But it's always dangerous to poke an angry bear. In recent months Putin has begun to encourage a conspiracy-mongering form of anti-Western nationalism. It's impossible to know whether he and his cronies actually believe this neo-Eurasianist ideology. But neo-Eurasian arguments fill state-sponsored Russian media, and variations of it are seeping into the writings of even mainstream diplomatic analysts in Moscow. The West is blamed for denigrating Russia throughout history as backwards and wrong-headed, denying Russia its rightful place simply because its culture is different from Europe's. In the 1990s, the story goes, the West tried to transform Russia in its own image, denying Russia's separate identity and stealing its resources. Neo-Eurasianism rejects Western values of democracy, liberal tolerance, and individual rights. It argues instead for the superiority of a uniquely Russian communal and statist culture.

Ukraine matters, from this point of view, because Kiev was the medieval birthplace of Russia's unique civilization, and now Ukraine's eastern regions form a cultural buffer against the encroaching and degenerate West. Of course the West wants to stop Putin--his actions are rolling back Western influence. The sanctions bolster Eurasianist claims that the West has always persecuted Russia. They can be portrayed as another feeble attempt to demonstrate Western superiority.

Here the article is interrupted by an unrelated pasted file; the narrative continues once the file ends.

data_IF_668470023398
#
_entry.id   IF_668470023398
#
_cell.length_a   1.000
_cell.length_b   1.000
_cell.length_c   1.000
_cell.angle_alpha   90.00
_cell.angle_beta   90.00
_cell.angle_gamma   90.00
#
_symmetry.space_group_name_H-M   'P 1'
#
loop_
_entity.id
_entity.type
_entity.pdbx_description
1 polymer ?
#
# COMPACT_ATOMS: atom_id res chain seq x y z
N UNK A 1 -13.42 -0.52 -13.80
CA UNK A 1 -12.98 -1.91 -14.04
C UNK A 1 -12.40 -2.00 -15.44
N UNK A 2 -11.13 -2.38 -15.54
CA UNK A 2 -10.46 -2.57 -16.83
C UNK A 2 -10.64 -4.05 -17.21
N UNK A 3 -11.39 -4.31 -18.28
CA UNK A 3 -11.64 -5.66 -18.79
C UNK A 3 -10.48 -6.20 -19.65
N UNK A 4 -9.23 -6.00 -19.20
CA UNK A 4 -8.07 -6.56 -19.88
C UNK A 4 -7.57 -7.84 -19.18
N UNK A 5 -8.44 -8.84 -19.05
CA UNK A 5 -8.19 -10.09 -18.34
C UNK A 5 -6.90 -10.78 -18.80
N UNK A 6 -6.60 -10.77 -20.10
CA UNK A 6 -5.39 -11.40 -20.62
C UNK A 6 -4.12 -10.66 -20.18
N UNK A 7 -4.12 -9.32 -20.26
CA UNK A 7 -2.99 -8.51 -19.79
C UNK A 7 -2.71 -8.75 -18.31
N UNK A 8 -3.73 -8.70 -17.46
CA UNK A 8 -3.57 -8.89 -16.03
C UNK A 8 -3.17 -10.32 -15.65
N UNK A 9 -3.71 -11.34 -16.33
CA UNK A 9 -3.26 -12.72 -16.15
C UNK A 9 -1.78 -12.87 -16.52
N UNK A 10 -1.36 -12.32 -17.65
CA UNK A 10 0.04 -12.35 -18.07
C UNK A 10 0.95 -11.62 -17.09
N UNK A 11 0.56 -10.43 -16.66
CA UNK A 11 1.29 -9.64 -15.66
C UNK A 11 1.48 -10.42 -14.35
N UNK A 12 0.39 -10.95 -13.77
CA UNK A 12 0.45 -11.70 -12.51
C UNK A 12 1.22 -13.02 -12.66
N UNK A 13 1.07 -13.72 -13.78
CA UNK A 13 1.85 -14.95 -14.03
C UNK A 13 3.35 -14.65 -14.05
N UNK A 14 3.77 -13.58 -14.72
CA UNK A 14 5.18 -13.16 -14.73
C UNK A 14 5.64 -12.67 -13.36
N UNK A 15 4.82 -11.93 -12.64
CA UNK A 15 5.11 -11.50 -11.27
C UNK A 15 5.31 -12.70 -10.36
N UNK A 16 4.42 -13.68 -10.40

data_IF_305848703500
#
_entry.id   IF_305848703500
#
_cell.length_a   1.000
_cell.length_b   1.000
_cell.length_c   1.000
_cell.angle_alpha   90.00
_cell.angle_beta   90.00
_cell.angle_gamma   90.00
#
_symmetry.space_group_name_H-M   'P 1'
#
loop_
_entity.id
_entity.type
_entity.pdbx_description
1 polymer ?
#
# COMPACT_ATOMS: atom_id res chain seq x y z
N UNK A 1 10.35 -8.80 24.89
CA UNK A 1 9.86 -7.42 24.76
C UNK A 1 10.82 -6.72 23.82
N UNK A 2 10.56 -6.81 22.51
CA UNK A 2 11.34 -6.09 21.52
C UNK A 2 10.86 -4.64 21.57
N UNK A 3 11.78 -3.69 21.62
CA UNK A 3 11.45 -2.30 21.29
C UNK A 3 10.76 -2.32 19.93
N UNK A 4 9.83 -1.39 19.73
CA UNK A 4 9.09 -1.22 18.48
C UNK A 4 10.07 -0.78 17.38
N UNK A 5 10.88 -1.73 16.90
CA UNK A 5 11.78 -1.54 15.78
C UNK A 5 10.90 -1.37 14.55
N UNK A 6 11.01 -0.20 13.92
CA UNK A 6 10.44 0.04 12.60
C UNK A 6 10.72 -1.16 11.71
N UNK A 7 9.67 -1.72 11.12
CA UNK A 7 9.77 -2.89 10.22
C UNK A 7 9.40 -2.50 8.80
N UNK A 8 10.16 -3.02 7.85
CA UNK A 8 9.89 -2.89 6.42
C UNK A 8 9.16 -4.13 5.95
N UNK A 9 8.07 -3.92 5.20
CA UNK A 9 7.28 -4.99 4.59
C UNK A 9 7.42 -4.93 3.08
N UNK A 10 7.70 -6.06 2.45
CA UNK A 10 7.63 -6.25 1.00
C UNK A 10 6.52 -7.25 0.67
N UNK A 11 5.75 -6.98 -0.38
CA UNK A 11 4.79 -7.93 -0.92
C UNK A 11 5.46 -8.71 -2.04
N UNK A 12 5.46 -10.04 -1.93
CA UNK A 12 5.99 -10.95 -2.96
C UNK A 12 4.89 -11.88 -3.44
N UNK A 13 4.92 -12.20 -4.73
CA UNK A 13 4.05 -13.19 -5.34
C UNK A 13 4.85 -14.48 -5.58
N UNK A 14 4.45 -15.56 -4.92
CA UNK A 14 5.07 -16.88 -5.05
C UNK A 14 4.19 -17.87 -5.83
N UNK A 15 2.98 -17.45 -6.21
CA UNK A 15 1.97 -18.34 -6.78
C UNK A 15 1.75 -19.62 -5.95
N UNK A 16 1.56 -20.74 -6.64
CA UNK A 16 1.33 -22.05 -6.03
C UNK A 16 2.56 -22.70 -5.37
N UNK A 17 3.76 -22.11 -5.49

Rather than pushing Putin toward accommodation, his cronies might push him toward nationalist extremism, to ensure their own continuing relevance in this new environment that Putin himself unleashed. The tilt toward extremism is already underway. Some versions of Eurasianism recognize that Russia is a multi-ethnic state, and argue that values-based nationalism is compatible with many religious traditions. But state-sponsored analysts increasingly claim that the culture of the Russian state should be based on the values of its majority Russian ethnic population. This theme was included in the draft version of a Kremlin document published by the Russian press in April, which proposed the establishment of an official state culture based on ethnic Russian values. (The document pointed out that ethnic Russians form 80% of the population of the Russian Federation.) This followed Putin's speech to the Russian parliament in March, where ethnic Russian phrasing dominated his analysis and he declared Crimea a "primordial" part of Russian territory. It's a short step from calls for Russian ethnic cultural dominance to the anti-Semitic lecture reportedly given at the state-sponsored Seliger youth camp a few weeks ago by a professor from Moscow's State Institute of International Relations. Russia is headed in a dangerous direction.

The lesson from the past decade around the world is that the United States and its allies cannot control the internal politics of foreign countries. When they try, they often end up with a worse situation than they faced originally. If ugly ethnic nationalism becomes the ideology of the day in Russia, the West might find itself longing for the stability of the Cold War era. Meanwhile, Western sanctions against Putin's cronies might be cementing a new bond between powerful FSB representatives, and anti-Western ethnic nationalists.